If you find yourself constantly waking throughout the night, struggling to breathe, you might have sleep apnea. Understanding sleep apnea can help you find the right treatment for your symptoms. However, it is also vital that you find out what type of sleep apnea you have. There are two main types of sleep apnea: central sleep apnea versus obstructive sleep apnea. Once you figure out which one you have, you can start sleeping peacefully.
Before we get into central sleep apnea versus obstructive sleep apnea, let's do a quick summary of sleep apnea in general.
Sleep apnea is a sleeping disorder where your breathing is periodically interrupted while you sleep. These involuntary interruptions, called apneic events, can last a few seconds to a few moments. They can also occur a few times or hundreds of times a night.
Each time an apneic event occurs, your oxygen levels decrease while your carbon dioxide levels increase. This triggers your brain to partially awaken so you can properly breathe, which often causes snoring. However, partially awakening throughout the night prevents your body from getting the quality of sleep it requires. This can cause damage to the nervous system if left untreated. Seek medical attention if you or someone you know suffers from sleep apnea, as it can be fatal if left untreated.
One possibility for sleep apnea is TMJ disorder. Since TMJ involves the misalignment of jaw joints, it can alter the resting place of the tongue, leading to the blocked airways (OSA).
As mentioned before, there are two main types of sleep apnea: central sleep apnea versus obstructive sleep apnea.
You can read more about sleep apnea here.
The first type of sleep apnea is central sleep apnea, or CSA. This is when the brain temporarily fails to properly signal the airway muscles to breathe. CSA is often caused by medical issues that affect the brain stem, such as Parkinson's, brain infections, obesity or strokes. CSA is more common in men and people over the age of 65.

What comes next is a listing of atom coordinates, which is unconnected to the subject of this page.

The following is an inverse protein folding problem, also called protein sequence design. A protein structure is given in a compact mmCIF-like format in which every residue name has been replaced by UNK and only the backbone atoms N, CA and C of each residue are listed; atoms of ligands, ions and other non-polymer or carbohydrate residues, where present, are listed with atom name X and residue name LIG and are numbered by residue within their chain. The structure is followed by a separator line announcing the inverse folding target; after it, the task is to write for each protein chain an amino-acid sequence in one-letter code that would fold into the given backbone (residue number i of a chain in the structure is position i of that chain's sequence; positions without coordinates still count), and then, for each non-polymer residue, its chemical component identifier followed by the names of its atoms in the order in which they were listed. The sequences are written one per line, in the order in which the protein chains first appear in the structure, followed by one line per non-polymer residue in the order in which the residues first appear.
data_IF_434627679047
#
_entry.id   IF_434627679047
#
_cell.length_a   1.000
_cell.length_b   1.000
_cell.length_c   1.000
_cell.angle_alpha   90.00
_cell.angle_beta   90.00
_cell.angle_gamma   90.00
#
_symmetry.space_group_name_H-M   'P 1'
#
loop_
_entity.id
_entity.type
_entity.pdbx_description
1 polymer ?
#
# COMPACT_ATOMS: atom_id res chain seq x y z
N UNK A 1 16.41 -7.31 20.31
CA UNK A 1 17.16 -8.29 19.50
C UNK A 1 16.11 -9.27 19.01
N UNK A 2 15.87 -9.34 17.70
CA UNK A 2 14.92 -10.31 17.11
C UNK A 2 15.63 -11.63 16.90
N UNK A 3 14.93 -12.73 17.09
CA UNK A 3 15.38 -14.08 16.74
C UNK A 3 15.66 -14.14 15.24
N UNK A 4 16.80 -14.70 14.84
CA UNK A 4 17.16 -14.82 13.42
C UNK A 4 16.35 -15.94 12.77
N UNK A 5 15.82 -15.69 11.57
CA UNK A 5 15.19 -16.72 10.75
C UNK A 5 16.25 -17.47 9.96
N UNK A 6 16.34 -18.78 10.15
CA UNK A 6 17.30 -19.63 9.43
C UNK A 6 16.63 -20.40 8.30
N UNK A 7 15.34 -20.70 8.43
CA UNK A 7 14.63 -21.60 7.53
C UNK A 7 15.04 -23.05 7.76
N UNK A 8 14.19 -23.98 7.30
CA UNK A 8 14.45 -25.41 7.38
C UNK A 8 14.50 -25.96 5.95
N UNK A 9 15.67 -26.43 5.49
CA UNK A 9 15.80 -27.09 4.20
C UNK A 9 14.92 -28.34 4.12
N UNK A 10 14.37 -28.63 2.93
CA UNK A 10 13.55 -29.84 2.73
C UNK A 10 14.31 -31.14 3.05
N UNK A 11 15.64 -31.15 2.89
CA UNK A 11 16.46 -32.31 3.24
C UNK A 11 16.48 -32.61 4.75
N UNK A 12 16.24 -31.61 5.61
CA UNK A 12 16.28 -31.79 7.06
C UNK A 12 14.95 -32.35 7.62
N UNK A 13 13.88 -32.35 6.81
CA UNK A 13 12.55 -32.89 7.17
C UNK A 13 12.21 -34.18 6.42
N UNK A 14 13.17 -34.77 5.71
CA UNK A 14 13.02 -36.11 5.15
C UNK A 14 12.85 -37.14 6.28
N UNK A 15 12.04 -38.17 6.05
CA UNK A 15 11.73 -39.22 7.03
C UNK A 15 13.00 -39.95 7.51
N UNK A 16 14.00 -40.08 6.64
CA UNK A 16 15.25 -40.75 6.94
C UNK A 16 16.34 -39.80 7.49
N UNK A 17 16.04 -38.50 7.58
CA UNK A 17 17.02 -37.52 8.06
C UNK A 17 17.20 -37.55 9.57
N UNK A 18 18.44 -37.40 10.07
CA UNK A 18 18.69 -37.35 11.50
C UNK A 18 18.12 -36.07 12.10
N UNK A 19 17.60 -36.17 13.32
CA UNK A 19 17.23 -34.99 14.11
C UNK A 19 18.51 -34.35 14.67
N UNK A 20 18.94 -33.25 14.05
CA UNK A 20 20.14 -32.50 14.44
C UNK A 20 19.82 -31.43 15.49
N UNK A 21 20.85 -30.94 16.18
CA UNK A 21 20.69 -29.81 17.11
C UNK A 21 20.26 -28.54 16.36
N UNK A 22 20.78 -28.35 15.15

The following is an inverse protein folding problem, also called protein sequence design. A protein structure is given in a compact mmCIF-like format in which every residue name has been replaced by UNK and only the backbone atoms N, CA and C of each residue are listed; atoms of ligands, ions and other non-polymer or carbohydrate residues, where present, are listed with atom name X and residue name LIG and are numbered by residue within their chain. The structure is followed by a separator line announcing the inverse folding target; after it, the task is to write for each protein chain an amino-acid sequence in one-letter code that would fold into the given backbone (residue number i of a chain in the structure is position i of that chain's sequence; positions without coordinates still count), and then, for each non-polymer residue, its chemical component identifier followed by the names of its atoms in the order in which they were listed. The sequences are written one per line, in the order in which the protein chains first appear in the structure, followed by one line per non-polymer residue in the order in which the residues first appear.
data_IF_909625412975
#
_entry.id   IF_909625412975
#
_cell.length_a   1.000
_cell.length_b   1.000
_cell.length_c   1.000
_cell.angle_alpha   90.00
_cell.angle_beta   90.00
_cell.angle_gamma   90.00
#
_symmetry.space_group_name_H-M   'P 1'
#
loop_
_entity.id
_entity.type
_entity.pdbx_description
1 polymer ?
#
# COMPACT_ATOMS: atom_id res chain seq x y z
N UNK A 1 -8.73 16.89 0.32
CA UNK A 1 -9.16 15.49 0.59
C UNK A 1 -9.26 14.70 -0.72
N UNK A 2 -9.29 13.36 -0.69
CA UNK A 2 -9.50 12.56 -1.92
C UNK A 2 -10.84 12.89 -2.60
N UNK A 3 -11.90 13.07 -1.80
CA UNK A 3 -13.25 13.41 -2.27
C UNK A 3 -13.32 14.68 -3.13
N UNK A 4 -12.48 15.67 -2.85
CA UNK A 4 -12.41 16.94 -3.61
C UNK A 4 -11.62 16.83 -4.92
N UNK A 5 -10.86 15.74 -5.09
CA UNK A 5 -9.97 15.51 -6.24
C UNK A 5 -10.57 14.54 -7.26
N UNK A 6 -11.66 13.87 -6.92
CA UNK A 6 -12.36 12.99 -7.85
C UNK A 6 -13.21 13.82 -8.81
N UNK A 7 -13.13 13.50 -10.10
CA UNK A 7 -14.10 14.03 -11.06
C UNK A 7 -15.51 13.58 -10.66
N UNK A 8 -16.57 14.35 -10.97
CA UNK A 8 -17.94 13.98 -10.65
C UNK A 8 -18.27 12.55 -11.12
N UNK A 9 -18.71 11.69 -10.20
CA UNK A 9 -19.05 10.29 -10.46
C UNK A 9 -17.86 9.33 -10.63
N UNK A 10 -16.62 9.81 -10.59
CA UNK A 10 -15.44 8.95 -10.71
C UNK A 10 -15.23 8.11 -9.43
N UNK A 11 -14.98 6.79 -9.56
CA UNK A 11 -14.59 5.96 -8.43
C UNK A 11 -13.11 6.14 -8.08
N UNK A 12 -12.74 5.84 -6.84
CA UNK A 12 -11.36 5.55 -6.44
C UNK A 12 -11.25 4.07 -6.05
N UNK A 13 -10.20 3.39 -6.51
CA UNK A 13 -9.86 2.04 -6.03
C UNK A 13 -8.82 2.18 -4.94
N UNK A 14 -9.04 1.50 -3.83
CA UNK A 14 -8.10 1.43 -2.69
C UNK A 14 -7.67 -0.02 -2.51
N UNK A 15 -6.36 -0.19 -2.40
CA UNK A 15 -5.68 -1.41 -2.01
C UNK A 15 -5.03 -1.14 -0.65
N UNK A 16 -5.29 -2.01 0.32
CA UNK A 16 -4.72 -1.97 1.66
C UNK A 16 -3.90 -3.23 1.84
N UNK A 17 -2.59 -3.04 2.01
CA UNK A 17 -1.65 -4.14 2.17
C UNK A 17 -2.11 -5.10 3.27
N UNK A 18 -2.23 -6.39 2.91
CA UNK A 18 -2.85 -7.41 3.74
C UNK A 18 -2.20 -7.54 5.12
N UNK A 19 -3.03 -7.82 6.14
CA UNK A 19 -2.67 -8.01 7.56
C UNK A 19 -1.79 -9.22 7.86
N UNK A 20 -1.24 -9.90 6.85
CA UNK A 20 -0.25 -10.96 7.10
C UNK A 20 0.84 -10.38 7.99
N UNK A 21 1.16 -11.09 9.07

Obstructive sleep apnea, or OSA, is when the tongue or soft tissue at the back of the throat partially or completely collapses into the upper airway during sleep. Oxygen is prevented from entering the lungs, and the chest muscles, diaphragm and heart have to work harder to get air into your lungs. If air can squeeze by the blockage, it usually creates snoring, snorting, choking or gasping sounds. OSA is the more common form of sleep apnea.
The problem with both CSA and OSA is that once you partially awaken and get your breath back, you fall asleep, but the process can start all over again. CSA and OSA sleep apnea can range from mild to moderate to severe, depending on the number of apneic events.
Both CSA and OSA have a range of symptoms.
CSA symptoms include:
OSA symptoms include:
There are several treatment options for CSA and OSA.
With CSA, treatment is usually for the underlying causes. For example, if your Parkinson's causes your CSA, you would try to treat the Parkinson's.
For OSA, try to avoid alcohol or smoking before bedtime, lose weight or sleep on your side.
One treatment possibility is a PAP, or positive airway pressure, machine. There are four types of PAP machines: CPAP (continuous positive airway pressure), APAP (automatic positive airway pressure), BPAP (bilevel positive airway pressure) and ADS (adaptive servo ventilation). All machines are noninvasive and keep the airways open using mild air pressure. BPAP has two pressure settings; one is for exhalation, and the other is for inhalation. ADS constantly monitors your breathing and adapts to it.
Other treatment options include mouthpieces, surgery, medications or phrenic nerve stimulation.
If TMJ is causing your sleep apnea, contact Dr. Eddie Siman, the TMJ expert. With over 30 years of experience in the field, Dr. Siman can recommend a custom-made, comfortable oral device to help treat your sleep apnea. The oral device is custom-designed to your mouth and jaw shape to bring your lower jaw forward. This prevents your tongue from blocking the airway and keeps the airway open.
Contact Dr. Eddie Siman today.
Dr. Eddie Siman has over 35 years of experience and is a premier TMJ and Sleep Apnea expert in Los Angeles and Orange County. Many come to Dr. Eddie Siman with severe tinnitus, migraine problems, and sleep apnea with no relief in sight. Little do these patients know that their painful symptoms are tied to the Temporomandibular joint (TMJ). Think outside the box and pay a simple visit to Dr. Siman today so you can finally find the source of all your pain and get rid of it once and for all.
14629 Ventura Blvd, Sherman Oaks, CA 91423